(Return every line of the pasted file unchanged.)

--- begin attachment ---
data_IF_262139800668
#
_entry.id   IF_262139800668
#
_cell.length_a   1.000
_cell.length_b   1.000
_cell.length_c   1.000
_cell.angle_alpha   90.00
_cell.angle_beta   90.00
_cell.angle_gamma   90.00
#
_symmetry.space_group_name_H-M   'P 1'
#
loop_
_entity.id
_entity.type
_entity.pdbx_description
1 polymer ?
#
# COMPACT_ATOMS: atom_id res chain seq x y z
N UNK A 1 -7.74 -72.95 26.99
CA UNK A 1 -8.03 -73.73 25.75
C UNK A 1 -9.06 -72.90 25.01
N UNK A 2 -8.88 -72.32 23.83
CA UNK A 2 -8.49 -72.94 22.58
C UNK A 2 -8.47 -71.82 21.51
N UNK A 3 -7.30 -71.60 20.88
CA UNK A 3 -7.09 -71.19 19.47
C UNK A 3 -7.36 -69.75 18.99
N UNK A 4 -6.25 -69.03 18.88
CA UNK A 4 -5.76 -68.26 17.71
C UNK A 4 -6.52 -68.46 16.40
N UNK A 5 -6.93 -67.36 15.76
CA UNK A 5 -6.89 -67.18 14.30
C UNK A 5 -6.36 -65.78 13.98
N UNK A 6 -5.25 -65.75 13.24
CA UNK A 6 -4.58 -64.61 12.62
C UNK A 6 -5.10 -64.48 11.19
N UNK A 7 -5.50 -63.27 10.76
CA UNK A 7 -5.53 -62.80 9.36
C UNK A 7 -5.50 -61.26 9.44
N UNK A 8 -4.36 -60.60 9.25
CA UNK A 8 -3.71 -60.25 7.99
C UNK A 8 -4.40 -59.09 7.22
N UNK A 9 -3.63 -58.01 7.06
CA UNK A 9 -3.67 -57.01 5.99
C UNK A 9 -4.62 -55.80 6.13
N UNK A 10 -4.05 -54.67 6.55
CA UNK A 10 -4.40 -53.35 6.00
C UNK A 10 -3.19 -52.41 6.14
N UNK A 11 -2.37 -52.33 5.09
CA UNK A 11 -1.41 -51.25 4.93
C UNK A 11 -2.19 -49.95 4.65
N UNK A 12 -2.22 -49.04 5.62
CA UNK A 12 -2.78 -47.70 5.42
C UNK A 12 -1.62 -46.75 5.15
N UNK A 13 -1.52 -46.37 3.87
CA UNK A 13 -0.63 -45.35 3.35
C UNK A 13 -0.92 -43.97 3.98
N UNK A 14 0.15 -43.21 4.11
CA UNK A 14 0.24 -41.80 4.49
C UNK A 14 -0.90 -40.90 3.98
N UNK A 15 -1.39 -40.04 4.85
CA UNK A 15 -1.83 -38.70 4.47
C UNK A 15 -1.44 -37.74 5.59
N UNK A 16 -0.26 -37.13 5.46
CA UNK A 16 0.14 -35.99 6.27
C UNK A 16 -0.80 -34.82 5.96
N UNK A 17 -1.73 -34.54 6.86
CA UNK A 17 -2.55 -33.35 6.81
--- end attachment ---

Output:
data_IF_262139800668
#
_entry.id   IF_262139800668
#
_cell.length_a   1.000
_cell.length_b   1.000
_cell.length_c   1.000
_cell.angle_alpha   90.00
_cell.angle_beta   90.00
_cell.angle_gamma   90.00
#
_symmetry.space_group_name_H-M   'P 1'
#
loop_
_entity.id
_entity.type
_entity.pdbx_description
1 polymer ?
#
# COMPACT_ATOMS: atom_id res chain seq x y z
N UNK A 1 -7.74 -72.95 26.99
CA UNK A 1 -8.03 -73.73 25.75
C UNK A 1 -9.06 -72.90 25.01
N UNK A 2 -8.88 -72.32 23.83
CA UNK A 2 -8.49 -72.94 22.58
C UNK A 2 -8.47 -71.82 21.51
N UNK A 3 -7.30 -71.60 20.88
CA UNK A 3 -7.09 -71.19 19.47
C UNK A 3 -7.36 -69.75 18.99
N UNK A 4 -6.25 -69.03 18.88
CA UNK A 4 -5.76 -68.26 17.71
C UNK A 4 -6.52 -68.46 16.40
N UNK A 5 -6.93 -67.36 15.76
CA UNK A 5 -6.89 -67.18 14.30
C UNK A 5 -6.36 -65.78 13.98
N UNK A 6 -5.25 -65.75 13.24
CA UNK A 6 -4.58 -64.61 12.62
C UNK A 6 -5.10 -64.48 11.19
N UNK A 7 -5.50 -63.27 10.76
CA UNK A 7 -5.53 -62.80 9.36
C UNK A 7 -5.50 -61.26 9.44
N UNK A 8 -4.36 -60.60 9.25
CA UNK A 8 -3.71 -60.25 7.99
C UNK A 8 -4.40 -59.09 7.22
N UNK A 9 -3.63 -58.01 7.06
CA UNK A 9 -3.67 -57.01 5.99
C UNK A 9 -4.62 -55.80 6.13
N UNK A 10 -4.05 -54.67 6.55
CA UNK A 10 -4.40 -53.35 6.00
C UNK A 10 -3.19 -52.41 6.14
N UNK A 11 -2.37 -52.33 5.09
CA UNK A 11 -1.41 -51.25 4.93
C UNK A 11 -2.19 -49.95 4.65
N UNK A 12 -2.22 -49.04 5.62
CA UNK A 12 -2.78 -47.70 5.42
C UNK A 12 -1.62 -46.75 5.15
N UNK A 13 -1.52 -46.37 3.87
CA UNK A 13 -0.63 -45.35 3.35
C UNK A 13 -0.92 -43.97 3.98
N UNK A 14 0.15 -43.21 4.11
CA UNK A 14 0.24 -41.80 4.49
C UNK A 14 -0.90 -40.90 3.98
N UNK A 15 -1.39 -40.04 4.85
CA UNK A 15 -1.83 -38.70 4.47
C UNK A 15 -1.44 -37.74 5.59
N UNK A 16 -0.26 -37.13 5.46
CA UNK A 16 0.14 -35.99 6.27
C UNK A 16 -0.80 -34.82 5.96
N UNK A 17 -1.73 -34.54 6.86
CA UNK A 17 -2.55 -33.35 6.81